KELT-22Ab: A Massive, Short-Period Hot Jupiter Transiting a Near-solar Twin

Jonathan Labadie-Bartz, Joseph E. Rodriguez, Keivan G. Stassun, David R. Ciardi, Kaloyan Penev, Marshall C. Johnson, B. Scott Gaudi, Knicole D. Colón, Allyson Bieryla, David W. Latham, Joshua Pepper, Karen A. Collins, Phil Evans, Howard Relles, Robert J. Siverd, Joao Bento, Xinyu Yao, Chris Stockdale, Thiam Guan Tan, George ZhouJason D. Eastman, Michael D. Albrow, Daniel Bayliss, Thomas G. Beatty, Perry Berlind, Valerio Bozza, Michael L. Calkins, David H. Cohen, Ivan A. Curtis, Gilbert A. Esquerdo, Dax Feliz, Benjamin J. Fulton, Joao Gregorio, David James, Eric L.N. Jensen, John A. Johnson, Samson A. Johnson, Michael D. Joner, David Kasper, John F. Kielkopf, Rudolf B. Kuhn, Michael B. Lund, Amber Malpas, Mark Manner, Nate McCrady, Kim K. McLeod, Thomas E. Oberst, Matthew T. Penny, Phillip A. Reed, David H. Sliski, Denise C. Stephens, Daniel J. Stevens, Steven Villanueva, Robert A. Wittenmyer, J. T. Wright, Roberto Zambelli

Research output: Contribution to journalArticlepeer-review

7 Scopus citations


We present the discovery of KELT-22Ab, a hot Jupiter from the KELT-South survey. KELT-22Ab transits the moderately bright (V ∼ 11.1) Sun-like G2V star TYC 7518-468-1. The planet has an orbital period of days, a radius of , and a relatively large mass of . The star has , , K, (cgs), and [m/H] = ; thus other than its slightly super-solar metallicity, it appears to be a near-solar twin. Surprisingly, KELT-22A exhibits kinematics and a Galactic orbit that are somewhat atypical for thin-disk stars. Nevertheless, the star is rotating rapidly for its estimated age, and shows evidence of chromospheric activity. Imaging reveals a slightly fainter companion to KELT-22A that is likely bound, with a projected separation of 6″ (∼1400 au). In addition to the orbital motion caused by the transiting planet, we detect a possible linear trend in the radial velocity of KELT-22A, suggesting the presence of another relatively nearby body that is perhaps non-stellar. KELT-22Ab is highly irradiated (as a consequence of the small semimajor axis of ), and is mildly inflated. At such small separations, tidal forces become significant. The configuration of this system is optimal for measuring the rate of tidal dissipation within the host star. Our models predict that, due to tidal forces, the semimajor axis is decreasing rapidly, and KELT-22Ab is predicted to spiral into the star within the next Gyr.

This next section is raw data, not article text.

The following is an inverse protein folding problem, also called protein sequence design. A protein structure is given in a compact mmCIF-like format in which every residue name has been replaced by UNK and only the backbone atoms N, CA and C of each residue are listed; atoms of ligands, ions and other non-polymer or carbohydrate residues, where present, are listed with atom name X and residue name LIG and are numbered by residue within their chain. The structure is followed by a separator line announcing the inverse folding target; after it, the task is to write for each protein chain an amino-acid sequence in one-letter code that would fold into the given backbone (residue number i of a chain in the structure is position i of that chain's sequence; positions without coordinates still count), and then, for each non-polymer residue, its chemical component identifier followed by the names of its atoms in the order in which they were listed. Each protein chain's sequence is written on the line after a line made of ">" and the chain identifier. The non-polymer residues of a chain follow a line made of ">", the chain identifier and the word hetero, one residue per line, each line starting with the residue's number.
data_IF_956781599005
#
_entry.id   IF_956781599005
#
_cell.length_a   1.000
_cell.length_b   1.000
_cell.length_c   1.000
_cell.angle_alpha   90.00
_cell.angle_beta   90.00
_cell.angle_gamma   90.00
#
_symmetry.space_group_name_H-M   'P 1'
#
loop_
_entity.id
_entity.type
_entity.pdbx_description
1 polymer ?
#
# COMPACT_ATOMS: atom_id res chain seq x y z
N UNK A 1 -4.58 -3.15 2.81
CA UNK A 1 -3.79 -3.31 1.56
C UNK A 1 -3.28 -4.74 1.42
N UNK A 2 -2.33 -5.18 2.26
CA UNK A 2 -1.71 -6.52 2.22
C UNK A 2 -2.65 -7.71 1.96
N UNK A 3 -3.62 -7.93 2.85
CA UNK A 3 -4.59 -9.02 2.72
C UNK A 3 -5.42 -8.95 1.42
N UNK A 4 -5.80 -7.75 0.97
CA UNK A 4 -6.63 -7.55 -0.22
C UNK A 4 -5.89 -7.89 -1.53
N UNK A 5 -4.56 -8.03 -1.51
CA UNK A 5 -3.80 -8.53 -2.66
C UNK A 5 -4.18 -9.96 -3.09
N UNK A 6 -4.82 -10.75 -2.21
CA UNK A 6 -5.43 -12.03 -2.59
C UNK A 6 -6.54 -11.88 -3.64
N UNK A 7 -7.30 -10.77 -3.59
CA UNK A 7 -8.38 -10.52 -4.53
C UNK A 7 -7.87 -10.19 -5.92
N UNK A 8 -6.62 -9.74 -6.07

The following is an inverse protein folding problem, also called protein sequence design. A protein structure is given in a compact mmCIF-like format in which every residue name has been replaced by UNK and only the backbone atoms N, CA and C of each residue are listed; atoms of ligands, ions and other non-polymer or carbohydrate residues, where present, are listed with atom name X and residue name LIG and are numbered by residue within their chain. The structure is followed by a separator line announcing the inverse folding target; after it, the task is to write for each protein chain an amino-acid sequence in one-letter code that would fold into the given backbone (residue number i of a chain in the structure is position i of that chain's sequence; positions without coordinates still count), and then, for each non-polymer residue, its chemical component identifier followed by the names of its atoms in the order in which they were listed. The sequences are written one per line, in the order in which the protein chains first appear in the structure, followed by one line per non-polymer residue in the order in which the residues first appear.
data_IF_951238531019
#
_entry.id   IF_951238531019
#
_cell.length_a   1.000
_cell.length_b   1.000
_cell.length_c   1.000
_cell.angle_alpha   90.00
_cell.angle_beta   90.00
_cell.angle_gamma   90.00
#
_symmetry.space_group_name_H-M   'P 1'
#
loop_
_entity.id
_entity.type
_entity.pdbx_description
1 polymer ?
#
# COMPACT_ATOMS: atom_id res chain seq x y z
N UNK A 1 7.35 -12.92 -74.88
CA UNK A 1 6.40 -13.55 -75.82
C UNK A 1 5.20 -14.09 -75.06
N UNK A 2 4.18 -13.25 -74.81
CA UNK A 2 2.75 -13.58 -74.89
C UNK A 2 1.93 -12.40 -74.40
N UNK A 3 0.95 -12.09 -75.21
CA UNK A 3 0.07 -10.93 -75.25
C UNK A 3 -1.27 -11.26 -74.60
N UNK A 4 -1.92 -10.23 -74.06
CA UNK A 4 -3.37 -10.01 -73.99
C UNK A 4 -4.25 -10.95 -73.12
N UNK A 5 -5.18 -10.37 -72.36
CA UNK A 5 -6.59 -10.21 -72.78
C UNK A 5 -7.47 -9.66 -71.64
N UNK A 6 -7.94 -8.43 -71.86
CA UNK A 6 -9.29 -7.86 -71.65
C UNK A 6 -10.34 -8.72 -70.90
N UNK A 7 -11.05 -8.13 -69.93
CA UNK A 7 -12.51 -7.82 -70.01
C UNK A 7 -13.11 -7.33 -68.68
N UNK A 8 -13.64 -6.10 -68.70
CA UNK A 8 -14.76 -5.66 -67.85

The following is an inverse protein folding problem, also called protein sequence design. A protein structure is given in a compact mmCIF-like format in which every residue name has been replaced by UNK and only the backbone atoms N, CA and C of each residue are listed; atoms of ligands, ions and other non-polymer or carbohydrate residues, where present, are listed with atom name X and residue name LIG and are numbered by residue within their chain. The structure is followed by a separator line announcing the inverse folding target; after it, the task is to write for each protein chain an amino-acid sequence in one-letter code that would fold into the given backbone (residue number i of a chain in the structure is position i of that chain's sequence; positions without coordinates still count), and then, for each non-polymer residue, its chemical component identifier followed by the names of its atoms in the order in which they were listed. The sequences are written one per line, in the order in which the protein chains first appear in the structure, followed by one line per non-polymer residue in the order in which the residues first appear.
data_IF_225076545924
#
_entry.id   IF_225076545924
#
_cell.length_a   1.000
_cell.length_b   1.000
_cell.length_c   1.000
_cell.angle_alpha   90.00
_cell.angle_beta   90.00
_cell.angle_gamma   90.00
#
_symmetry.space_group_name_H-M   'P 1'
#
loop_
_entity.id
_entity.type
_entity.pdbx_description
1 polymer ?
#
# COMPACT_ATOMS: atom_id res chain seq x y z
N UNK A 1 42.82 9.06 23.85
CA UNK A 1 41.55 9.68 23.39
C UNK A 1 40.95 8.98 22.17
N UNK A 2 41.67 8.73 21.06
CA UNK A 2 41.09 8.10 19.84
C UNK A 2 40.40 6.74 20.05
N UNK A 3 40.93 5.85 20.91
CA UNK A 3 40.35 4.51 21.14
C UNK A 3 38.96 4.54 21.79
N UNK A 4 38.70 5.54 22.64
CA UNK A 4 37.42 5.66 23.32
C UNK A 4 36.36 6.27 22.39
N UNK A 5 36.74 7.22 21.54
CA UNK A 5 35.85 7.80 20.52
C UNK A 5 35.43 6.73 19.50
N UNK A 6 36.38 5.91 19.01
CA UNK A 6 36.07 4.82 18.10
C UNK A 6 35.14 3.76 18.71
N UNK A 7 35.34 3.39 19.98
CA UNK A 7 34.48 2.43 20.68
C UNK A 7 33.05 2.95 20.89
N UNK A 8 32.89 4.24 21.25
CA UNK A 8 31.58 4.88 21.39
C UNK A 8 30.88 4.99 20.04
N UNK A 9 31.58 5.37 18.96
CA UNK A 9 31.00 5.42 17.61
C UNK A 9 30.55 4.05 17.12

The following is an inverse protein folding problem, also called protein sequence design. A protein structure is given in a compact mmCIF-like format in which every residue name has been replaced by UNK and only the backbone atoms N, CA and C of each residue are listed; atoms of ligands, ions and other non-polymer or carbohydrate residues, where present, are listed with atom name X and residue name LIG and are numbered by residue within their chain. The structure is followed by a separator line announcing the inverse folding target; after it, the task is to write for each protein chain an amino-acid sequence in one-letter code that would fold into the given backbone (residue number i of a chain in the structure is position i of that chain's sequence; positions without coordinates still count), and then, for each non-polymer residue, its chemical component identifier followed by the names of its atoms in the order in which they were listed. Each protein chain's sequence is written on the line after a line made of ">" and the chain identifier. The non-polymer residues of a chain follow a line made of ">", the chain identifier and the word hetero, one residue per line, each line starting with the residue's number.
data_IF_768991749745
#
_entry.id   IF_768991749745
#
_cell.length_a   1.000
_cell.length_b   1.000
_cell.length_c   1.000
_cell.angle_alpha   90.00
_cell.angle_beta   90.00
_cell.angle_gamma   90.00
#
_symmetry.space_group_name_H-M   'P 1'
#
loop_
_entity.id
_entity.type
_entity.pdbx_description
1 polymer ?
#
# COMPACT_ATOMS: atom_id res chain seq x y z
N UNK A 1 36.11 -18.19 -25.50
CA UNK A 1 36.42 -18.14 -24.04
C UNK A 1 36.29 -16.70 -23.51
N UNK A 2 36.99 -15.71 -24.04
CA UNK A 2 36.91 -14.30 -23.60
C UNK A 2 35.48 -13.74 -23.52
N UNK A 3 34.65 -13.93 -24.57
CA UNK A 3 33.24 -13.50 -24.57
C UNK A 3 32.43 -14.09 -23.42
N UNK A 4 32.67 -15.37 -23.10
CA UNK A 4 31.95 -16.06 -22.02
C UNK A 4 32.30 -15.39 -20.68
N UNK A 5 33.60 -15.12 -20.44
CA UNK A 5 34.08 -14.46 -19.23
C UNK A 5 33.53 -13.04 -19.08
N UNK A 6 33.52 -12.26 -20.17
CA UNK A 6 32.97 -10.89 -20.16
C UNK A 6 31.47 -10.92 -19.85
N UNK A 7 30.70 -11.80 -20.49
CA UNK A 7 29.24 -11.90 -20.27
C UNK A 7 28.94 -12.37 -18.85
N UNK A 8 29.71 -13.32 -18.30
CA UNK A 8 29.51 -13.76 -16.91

Original languageEnglish (US)
Article number13
JournalAstrophysical Journal, Supplement Series
Issue number1
StatePublished - Jan 2019

All Science Journal Classification (ASJC) codes

  • Astronomy and Astrophysics
  • Space and Planetary Science


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